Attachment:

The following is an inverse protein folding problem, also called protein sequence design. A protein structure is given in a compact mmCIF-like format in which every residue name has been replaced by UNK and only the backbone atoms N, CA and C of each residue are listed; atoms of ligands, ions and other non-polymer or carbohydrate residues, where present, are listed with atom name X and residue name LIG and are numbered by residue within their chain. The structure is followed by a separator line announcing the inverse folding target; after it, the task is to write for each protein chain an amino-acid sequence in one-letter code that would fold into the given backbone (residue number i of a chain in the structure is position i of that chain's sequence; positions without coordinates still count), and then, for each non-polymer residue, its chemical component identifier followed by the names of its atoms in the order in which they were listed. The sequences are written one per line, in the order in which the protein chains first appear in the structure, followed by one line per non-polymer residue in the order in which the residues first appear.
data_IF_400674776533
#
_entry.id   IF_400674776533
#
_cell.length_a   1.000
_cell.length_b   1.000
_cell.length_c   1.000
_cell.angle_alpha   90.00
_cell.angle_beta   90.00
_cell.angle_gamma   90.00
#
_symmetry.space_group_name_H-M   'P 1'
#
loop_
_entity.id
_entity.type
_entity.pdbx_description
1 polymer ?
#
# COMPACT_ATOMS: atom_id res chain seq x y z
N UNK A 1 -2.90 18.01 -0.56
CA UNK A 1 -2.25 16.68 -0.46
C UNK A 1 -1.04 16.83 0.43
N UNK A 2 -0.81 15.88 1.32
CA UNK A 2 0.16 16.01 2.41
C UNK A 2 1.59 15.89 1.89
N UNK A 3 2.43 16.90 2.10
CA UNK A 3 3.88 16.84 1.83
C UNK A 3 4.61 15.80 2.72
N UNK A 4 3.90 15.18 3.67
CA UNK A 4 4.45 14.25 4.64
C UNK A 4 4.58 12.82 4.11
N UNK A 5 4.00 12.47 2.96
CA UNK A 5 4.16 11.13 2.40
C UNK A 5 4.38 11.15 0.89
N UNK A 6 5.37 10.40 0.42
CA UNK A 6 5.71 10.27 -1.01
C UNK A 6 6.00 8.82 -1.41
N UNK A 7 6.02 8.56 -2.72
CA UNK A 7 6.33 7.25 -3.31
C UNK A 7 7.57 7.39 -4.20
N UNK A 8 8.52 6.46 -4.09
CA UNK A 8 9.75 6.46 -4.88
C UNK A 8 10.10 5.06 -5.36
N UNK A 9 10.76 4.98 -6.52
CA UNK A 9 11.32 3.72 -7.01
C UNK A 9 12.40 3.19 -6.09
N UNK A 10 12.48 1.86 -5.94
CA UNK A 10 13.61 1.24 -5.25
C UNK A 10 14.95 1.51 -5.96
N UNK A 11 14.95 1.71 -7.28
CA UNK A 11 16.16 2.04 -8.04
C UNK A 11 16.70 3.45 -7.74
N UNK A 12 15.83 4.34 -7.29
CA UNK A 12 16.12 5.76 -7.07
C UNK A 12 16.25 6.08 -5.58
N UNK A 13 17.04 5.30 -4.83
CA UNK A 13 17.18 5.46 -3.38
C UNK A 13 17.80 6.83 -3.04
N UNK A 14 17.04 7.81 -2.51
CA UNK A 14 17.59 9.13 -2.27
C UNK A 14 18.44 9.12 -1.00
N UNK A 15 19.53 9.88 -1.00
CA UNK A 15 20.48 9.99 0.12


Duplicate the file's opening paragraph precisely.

The following is an inverse protein folding problem, also called protein sequence design. A protein structure is given in a compact mmCIF-like format in which every residue name has been replaced by UNK and only the backbone atoms N, CA and C of each residue are listed; atoms of ligands, ions and other non-polymer or carbohydrate residues, where present, are listed with atom name X and residue name LIG and are numbered by residue within their chain. The structure is followed by a separator line announcing the inverse folding target; after it, the task is to write for each protein chain an amino-acid sequence in one-letter code that would fold into the given backbone (residue number i of a chain in the structure is position i of that chain's sequence; positions without coordinates still count), and then, for each non-polymer residue, its chemical component identifier followed by the names of its atoms in the order in which they were listed. The sequences are written one per line, in the order in which the protein chains first appear in the structure, followed by one line per non-polymer residue in the order in which the residues first appear.